Economic profitability, environmental friendliness and getting people to eat frozen meat are keys to the future of Michigan’s beef industry, according to Michigan State University researchers.
Cattle raised on grass could bring together all three. A team of researchers led by Jason Rowntree, an assistant professor in the MSU Department of Animal Science, will explore that potential beginning this summer with a $460,000 federal grant.
Such “grass finished cattle” produce leaner cuts that are rising in consumer demand. And one farmer says grass finishing can extend cattle lifespans and give them a “happier” life.
Rowntree hopes to discover new pasture management techniques and improve existing ones. He also aims to encourage the consumption of both fresh and frozen meats and promote the use of the entire carcass throughout a year.
Michigan’s wet and cold climate is ideal for grass-raised cattle, Rowntree said. But obtaining grains for the last 60 days of cattle finishing and producing the local fresh meat year round, because of Michigan’s harsh winters, are two mitten state obstacles.
Most beef cattle sold in Michigan are finished in other states before they go to a meat packer, Rowntree said. In this project, Rowntree will engage local packers and processors to retain more local meats in Michigan’s food landscape.
“Customers want to know where their food comes from and we can do that from (improving) local and regional systems,” Rowntree said. “The bottom line: it adds value to local food systems.”
The MSU team will analyze consumer reaction to fresh vs. frozen meats. In 2015 the researchers plan to serve fresh grass-finished beef and grass-finished beef that has been frozen for one year to see what a sensory panel prefers. For those who prefer grass-finished beef year round, freezing might be a successful alternative.
“We are going to be engaging chefs and culinary experts from Detroit to East Lansing to Traverse City to work on this whole local issue, and of importance is the fresh vs. frozen (comparison).” Rowntree said. “If we can we show chefs and others that a frozen product isn’t bad — if we can do that — then maybe that allows for more overall local product to come through the whole value chain.”
The team hypothesizes that the frozen beef will be equally acceptable as the fresh. Not only will this keep meat more local, it will also encourage producers and consumers to use all parts of the carcass, said Jeannine Schweihofer, a meat quality extension educator at MSU who is collaborating with Rowntree.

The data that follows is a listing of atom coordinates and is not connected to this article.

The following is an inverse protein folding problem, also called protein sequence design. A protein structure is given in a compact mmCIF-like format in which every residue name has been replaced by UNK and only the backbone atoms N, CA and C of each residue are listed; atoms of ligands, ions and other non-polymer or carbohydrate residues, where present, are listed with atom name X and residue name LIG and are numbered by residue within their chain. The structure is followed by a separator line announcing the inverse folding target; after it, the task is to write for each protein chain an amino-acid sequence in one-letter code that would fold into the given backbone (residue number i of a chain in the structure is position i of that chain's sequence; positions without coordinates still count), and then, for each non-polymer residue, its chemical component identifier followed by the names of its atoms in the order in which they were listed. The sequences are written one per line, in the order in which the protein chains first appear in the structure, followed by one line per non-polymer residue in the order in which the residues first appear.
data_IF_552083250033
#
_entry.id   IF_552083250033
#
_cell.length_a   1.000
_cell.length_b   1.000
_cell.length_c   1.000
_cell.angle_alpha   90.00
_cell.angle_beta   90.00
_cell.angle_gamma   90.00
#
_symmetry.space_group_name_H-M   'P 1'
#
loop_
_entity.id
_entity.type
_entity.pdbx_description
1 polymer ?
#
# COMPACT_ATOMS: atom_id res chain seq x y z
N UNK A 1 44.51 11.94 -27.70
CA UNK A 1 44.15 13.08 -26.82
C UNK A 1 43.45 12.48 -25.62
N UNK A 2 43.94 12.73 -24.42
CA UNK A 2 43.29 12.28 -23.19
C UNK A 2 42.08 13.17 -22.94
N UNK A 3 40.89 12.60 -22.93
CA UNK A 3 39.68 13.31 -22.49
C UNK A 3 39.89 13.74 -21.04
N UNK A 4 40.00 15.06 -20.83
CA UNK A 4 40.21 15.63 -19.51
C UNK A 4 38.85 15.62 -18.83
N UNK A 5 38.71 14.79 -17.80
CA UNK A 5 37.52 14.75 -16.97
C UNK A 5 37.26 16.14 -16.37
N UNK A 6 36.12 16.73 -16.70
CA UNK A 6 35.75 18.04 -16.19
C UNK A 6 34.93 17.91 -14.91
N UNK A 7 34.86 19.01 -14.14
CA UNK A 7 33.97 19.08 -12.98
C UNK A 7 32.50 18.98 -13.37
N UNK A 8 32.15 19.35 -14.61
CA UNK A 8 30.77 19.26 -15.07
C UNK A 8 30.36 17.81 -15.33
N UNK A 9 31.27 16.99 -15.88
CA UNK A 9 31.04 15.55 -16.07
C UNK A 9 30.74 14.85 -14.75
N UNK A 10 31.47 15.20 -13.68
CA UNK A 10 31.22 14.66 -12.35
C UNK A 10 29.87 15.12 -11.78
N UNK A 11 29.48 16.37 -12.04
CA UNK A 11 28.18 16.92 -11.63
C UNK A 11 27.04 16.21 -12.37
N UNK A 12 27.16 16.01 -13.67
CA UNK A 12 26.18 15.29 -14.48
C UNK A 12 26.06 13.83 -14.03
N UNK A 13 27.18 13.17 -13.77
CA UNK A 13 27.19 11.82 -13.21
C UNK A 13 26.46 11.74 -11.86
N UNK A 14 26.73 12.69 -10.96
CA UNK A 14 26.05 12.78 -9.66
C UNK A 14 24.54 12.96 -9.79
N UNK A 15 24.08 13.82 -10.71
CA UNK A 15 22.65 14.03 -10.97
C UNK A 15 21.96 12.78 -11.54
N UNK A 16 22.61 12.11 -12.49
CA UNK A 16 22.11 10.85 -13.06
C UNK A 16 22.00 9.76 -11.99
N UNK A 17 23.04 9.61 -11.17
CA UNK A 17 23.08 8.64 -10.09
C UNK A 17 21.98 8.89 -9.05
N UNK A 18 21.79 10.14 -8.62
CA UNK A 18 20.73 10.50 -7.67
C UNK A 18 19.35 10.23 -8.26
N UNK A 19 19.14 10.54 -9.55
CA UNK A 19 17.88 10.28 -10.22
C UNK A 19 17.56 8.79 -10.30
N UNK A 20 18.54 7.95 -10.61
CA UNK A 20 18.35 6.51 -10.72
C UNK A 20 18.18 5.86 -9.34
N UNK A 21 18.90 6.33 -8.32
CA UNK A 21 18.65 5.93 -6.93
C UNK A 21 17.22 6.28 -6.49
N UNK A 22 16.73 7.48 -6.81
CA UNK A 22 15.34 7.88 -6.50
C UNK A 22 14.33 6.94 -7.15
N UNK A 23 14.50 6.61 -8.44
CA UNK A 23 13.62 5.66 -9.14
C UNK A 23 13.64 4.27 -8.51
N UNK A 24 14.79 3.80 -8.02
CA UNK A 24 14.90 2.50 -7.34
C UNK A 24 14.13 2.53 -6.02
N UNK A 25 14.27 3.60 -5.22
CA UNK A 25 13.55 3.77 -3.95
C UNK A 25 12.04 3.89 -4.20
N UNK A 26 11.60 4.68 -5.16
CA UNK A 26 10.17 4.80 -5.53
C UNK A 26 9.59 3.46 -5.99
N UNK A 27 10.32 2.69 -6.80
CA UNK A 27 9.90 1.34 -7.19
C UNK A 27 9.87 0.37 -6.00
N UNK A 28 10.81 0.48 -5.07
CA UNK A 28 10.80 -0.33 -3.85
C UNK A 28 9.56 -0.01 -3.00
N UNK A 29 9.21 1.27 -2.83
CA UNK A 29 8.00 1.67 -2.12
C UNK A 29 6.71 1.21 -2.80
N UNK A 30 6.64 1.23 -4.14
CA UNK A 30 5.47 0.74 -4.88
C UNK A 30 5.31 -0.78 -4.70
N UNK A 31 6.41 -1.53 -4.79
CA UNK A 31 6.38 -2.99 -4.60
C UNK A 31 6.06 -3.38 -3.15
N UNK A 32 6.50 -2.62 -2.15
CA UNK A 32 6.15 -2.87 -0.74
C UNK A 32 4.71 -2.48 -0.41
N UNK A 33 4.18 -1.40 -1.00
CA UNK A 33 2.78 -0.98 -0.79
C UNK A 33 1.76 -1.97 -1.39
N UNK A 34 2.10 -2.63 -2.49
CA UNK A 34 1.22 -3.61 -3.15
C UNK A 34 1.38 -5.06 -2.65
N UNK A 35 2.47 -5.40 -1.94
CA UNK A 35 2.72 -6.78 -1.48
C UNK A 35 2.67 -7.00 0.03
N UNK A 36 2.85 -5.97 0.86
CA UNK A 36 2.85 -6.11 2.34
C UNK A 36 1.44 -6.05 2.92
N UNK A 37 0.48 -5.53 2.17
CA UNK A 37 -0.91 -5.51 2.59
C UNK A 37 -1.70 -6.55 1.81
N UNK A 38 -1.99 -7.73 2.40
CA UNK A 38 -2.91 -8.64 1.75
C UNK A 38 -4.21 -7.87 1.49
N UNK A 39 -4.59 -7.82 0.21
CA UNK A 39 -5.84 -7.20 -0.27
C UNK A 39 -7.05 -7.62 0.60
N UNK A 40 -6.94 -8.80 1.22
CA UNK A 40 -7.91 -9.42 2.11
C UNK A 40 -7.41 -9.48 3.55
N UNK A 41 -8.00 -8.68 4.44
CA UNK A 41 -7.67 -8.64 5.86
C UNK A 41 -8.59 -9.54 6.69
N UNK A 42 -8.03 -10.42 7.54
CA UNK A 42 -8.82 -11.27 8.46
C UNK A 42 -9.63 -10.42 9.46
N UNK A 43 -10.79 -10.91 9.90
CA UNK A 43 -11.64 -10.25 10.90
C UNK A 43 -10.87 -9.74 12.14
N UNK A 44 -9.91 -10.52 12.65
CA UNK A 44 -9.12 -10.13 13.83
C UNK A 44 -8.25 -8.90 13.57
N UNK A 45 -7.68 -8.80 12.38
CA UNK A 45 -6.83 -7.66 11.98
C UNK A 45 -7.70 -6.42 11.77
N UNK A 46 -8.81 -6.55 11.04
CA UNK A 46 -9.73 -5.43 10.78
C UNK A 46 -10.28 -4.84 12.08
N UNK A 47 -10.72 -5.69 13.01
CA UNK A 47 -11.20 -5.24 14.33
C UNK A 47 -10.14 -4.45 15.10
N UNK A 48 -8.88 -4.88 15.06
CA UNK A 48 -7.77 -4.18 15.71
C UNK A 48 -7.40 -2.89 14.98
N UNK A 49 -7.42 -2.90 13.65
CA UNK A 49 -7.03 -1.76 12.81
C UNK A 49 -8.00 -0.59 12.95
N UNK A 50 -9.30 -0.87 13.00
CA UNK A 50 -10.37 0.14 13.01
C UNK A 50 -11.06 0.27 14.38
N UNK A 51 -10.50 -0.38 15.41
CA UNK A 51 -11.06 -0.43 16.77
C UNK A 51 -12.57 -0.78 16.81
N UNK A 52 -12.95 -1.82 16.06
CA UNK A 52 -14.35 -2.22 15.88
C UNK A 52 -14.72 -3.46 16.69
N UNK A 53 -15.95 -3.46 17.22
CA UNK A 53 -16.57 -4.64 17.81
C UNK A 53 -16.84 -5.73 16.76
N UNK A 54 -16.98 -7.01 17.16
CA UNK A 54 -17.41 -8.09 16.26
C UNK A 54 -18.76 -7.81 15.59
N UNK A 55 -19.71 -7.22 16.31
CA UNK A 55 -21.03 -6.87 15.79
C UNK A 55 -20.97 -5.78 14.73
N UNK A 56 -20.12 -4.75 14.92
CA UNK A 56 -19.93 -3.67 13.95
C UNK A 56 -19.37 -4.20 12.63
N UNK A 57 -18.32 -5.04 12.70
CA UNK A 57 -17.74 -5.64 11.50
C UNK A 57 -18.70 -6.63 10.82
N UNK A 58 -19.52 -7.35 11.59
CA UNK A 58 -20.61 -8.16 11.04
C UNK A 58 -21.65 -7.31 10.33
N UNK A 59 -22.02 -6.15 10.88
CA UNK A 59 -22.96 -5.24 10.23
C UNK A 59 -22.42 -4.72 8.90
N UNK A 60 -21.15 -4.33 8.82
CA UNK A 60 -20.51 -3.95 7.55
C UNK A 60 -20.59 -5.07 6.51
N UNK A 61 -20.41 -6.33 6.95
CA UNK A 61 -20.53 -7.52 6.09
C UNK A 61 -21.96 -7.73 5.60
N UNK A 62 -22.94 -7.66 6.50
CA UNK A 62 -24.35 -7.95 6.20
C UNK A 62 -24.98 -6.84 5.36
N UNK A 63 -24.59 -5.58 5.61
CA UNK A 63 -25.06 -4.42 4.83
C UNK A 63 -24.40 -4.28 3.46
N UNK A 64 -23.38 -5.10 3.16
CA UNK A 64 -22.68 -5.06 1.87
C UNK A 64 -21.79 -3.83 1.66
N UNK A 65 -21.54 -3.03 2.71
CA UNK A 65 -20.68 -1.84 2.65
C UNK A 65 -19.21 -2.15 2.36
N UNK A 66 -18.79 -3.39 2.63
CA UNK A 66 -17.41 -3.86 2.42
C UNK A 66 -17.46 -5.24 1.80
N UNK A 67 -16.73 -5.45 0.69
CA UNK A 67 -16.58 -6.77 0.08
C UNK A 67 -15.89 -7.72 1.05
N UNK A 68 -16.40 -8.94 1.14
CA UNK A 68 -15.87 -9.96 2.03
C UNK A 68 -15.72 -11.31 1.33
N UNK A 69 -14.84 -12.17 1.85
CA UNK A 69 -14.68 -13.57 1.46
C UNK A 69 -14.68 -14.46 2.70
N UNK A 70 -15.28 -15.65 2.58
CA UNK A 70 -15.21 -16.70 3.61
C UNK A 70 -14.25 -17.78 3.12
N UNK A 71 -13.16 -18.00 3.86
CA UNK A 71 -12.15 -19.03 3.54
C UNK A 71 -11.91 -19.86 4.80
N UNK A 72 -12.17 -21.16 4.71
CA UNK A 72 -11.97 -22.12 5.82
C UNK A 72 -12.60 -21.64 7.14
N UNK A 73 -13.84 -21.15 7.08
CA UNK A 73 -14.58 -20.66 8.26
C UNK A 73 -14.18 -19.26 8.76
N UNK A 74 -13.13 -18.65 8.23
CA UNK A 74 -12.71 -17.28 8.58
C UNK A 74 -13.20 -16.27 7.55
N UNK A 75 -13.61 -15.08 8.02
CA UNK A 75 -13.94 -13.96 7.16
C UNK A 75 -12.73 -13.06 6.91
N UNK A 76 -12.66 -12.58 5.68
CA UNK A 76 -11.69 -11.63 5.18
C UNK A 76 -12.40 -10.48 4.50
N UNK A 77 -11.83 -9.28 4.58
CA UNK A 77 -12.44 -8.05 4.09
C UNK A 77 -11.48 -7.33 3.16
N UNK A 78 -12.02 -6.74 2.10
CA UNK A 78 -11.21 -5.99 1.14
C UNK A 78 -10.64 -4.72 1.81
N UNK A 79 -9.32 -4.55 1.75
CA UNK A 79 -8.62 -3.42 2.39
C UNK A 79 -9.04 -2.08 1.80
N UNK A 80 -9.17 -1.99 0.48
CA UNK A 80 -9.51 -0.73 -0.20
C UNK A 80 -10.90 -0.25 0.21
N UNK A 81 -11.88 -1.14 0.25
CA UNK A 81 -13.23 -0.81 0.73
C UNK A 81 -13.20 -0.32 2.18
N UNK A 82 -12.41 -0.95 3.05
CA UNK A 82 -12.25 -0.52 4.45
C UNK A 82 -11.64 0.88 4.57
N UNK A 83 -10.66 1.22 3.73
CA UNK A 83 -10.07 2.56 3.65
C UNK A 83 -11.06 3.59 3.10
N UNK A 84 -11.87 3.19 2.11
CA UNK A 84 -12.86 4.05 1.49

Rowntree’s pasture experiments begin July 1 in Lake City, Mich. He will evaluate the beef produced by four different finishing methods: pasture with alfalfa hay, a perennial ryegrass, a cereal grain and brassica mixture, and then a diverse cover crop. He’ll raise the beef and serve the meat to a panel of about 70 taste testers.
There is a “huge demand” for grass-finished beef, which producers are having difficulty in meeting, Rowntree said.
Grass finished beef is often leaner than other types of finished meats, said Schweihofer. It also has a “grassy” taste is preferred by some consumers.
“Grass finished beef is desired by some consumers and we want to be able to produce a more consistent high quality grass finished beef,” Schweihofer said. “And we (can) find out what farmers can do in northern lower Michigan, and have that research available to other farmers so (they can) choose to implement that in their operation.”
Also, from an environmental standpoint, raising cattle on grasses can decrease the greenhouse gases that contribute to climate change by increasing the percentage of carbon in the soil. This results from the cattle’s continuous grazing. When the grass is grazed down, its roots multiply and more carbon is retained from the atmosphere, Rowntree said.
The team’s intent is to research how to raise Michigan cattle on grass and to teach these techniques to farmers to maintain sustainability and localize the meat food system.
“There is a lot of future in grass finishing,” Rowntree said. “(Its) additional value on the local landscape has the ability to keep more farmers in farming, and that’s what I’m all about.”
Right now many Michigan cattle are at some point raised on grasses, said Michigan Farm Bureau Livestock and Dairy Specialist Ernie Birchmeier. But most are finished in feedlots on grains.
“Grass-finished beef operations are relatively common in South America where they do have a longer growing season and the ability to forage year round,” he said. “It is more conducive in a warmer climate.”
Consumer preference has been shifting toward a more tender cut of beef, one that has more intramuscular fat, Birchmeier said. Fitting the bill is a grass finished product.
Luke Meerman, a grass finishing farmer from Coopersville, Mich., said there are two sides when it comes to deciding whether or not to grass feed the cattle. He said his cows are “happier” during the moderate months outside when they get more exercise from grazing than cattle living only in barns.
Grazing allows the cattle to develop more muscle. But grazing cattle spend more energy which they would not burn if housed in a barn with high energy food, he said.
There is a niche market for grass-finished beef that takes up about 15 percent of the market, Meerman said. There is some risk in grass finishing beef because because it takes about four months longer for cattle to finish, which limits the farmer’s beef pounds yielded per day, he said.
“At the end of the day, it comes down to the customer wanting to know their farm and let them make a decision with their money,” he said. “If they want to pay a little more for their cheese or beef (that’s) great. But if they want the cheapest thing they can get, the animal will probably (have been housed) inside.”